Cicero, Pro Roscio Amerino 144-145

 

144. He begs and entreats you, Chrysogonus, if he has converted no part of his father's most ample possessions to his own use; if he hsa defrauded you in no particular; if he has given up to you and paid over and weighed out to you all his possessions with the most scrupulous faith; if he has given up to you the very garment with which he was clothed, and the ring off his finger; if he has stripped himself bare of everything, and has excepted nothing,--he entreats you, I say, that he may be allowed to pass his life in innocence and indigence, supported by the assistance of his friends.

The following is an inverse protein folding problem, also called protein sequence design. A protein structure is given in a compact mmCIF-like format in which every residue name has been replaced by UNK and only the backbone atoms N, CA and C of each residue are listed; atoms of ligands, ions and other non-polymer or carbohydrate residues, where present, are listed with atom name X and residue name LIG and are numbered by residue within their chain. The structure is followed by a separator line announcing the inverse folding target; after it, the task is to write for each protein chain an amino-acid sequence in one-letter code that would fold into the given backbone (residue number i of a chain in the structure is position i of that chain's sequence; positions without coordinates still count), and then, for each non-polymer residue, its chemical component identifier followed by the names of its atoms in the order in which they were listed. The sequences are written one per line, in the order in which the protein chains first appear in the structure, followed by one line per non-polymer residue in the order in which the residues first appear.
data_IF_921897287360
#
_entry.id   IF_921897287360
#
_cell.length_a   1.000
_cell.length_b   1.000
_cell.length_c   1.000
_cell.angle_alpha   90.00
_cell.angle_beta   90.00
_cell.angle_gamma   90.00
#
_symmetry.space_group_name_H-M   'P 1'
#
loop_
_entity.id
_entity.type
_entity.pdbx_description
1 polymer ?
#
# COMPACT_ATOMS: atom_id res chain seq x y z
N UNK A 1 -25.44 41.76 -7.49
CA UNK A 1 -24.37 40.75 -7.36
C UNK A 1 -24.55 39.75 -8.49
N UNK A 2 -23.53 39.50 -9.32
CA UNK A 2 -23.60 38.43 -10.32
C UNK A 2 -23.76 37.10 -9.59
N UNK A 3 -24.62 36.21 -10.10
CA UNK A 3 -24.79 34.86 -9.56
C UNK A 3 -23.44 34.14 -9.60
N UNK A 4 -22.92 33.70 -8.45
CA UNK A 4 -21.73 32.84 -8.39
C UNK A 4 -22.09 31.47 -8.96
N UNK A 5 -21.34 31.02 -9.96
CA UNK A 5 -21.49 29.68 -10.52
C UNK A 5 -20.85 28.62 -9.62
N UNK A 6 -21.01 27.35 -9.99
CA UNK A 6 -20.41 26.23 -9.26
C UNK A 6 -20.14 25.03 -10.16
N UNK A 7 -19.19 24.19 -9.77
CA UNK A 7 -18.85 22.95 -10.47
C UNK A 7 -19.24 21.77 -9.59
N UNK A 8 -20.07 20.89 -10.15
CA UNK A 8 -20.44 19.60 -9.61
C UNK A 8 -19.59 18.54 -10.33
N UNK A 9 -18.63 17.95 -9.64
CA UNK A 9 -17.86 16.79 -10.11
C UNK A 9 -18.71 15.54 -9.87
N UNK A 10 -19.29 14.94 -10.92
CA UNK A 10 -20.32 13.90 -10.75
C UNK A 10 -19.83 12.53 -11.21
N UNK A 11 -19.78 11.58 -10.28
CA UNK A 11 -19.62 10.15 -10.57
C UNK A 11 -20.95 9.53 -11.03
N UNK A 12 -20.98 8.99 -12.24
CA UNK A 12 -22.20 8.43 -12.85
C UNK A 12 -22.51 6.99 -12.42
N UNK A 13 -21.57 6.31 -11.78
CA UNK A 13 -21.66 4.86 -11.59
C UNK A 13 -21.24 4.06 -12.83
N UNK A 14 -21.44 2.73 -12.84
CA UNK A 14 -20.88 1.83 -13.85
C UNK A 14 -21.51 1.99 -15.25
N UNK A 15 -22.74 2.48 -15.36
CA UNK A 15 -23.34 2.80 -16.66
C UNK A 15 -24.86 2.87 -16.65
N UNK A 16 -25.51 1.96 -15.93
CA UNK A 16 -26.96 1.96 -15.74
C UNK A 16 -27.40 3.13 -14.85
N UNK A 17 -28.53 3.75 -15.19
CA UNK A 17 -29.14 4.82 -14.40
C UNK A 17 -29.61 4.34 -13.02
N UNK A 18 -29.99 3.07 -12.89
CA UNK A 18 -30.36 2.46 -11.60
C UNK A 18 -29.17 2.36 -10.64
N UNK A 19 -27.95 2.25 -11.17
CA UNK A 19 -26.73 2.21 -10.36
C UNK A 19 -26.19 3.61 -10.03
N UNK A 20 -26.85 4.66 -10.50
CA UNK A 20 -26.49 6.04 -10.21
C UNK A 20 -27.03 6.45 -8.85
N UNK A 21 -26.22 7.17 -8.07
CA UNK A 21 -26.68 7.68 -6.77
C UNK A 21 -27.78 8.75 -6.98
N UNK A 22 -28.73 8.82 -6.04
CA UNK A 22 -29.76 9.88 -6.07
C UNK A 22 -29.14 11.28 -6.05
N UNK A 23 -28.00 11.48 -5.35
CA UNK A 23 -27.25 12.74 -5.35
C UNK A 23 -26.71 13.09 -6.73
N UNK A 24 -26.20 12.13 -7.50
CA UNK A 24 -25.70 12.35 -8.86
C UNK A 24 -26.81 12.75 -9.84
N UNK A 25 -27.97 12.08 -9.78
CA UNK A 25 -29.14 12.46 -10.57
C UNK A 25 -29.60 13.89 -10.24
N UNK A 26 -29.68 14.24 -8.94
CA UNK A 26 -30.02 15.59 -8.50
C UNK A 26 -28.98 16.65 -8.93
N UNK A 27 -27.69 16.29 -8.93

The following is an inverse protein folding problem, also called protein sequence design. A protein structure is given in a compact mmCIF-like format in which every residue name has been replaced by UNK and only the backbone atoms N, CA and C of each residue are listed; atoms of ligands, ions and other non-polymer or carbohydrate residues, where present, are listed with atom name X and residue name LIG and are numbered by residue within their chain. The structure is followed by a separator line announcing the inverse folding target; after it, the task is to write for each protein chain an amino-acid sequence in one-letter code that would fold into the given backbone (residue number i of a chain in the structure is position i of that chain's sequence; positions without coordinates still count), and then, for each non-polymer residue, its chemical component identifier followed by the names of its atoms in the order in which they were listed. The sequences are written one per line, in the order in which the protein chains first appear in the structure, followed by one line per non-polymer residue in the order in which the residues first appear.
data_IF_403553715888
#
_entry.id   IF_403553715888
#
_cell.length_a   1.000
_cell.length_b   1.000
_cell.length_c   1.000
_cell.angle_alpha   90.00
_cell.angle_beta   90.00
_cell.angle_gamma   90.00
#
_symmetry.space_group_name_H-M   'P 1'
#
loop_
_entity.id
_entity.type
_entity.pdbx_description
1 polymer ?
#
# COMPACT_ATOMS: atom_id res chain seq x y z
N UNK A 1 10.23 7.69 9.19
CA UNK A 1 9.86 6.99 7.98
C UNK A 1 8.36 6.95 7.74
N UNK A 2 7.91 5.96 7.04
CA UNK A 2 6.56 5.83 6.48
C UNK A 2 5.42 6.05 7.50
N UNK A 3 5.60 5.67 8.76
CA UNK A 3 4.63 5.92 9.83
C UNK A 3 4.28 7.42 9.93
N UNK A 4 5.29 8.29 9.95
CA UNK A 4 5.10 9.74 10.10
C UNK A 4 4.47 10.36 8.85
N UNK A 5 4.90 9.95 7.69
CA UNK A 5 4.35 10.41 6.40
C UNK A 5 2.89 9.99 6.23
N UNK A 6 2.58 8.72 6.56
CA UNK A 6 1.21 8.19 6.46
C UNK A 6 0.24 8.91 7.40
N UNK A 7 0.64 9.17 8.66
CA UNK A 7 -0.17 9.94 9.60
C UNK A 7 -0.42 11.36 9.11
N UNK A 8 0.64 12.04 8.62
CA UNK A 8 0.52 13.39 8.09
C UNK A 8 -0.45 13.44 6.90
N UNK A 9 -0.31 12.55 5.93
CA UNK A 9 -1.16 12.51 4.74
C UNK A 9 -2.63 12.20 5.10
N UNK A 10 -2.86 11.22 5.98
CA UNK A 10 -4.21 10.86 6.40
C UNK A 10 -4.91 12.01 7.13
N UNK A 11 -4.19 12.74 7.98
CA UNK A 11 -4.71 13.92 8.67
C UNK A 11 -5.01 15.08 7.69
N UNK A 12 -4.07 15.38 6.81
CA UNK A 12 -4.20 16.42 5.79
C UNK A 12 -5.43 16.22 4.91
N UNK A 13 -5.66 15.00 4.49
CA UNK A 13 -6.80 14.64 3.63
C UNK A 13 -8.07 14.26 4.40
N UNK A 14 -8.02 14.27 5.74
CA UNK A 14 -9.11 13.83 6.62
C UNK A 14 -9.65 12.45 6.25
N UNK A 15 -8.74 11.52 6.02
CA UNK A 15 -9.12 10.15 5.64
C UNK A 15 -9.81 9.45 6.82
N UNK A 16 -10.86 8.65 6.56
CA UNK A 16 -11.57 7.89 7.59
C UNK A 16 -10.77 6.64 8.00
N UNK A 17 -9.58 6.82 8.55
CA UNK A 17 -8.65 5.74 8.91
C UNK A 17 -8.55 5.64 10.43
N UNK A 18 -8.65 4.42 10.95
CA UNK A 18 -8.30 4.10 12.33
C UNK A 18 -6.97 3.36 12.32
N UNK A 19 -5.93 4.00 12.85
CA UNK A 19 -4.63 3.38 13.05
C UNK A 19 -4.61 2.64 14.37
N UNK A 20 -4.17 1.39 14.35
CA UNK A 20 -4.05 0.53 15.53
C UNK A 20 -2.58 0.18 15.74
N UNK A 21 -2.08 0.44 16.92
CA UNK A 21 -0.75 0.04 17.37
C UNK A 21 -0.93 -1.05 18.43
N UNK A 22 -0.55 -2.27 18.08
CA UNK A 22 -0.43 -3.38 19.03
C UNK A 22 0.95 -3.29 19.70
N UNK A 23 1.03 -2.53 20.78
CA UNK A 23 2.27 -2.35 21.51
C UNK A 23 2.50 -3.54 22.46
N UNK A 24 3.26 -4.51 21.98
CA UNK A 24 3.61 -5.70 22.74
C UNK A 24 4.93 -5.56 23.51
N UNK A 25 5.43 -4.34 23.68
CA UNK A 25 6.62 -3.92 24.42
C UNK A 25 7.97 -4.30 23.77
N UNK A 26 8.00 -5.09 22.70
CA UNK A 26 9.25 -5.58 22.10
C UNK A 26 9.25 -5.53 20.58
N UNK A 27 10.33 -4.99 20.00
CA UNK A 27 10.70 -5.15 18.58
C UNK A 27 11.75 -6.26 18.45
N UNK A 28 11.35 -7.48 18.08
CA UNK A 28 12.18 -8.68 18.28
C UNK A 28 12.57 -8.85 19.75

L. 145. "You are in possession of my farms," says he; "I am living on the charity of others; I do not object to that, both because I have a calm mind, and because it is inevitable. My own house is open to you, and is closed against myself. I endure that. You are master of my numerous household; I have not one slave. I submit to that, and think it is to be borne." What would you have more? What are you aiming at? Why are you attacking me now? In what point do you think your desires injured by me? In what point do I stand in the way of your advantage? In what do I hinder you? If you wish to slay the man for the sake of the spoils, you have despoiled him. What do you want more? If you want to slay him out of enmity, what enmity have you against him whose farms you took possession of before you knew himself? If you fear him, can you fear anything from him who you see is unable to ward off so atrocious an injury from himself? If because the possessions which belonged to Roscius have become yours, on that account you seek to destroy his son, do you not show that you are afraid of that which you above all other men ought not to be afraid of; namely, that some time or other their father's property may be restored to the children of proscribed persons? 

 

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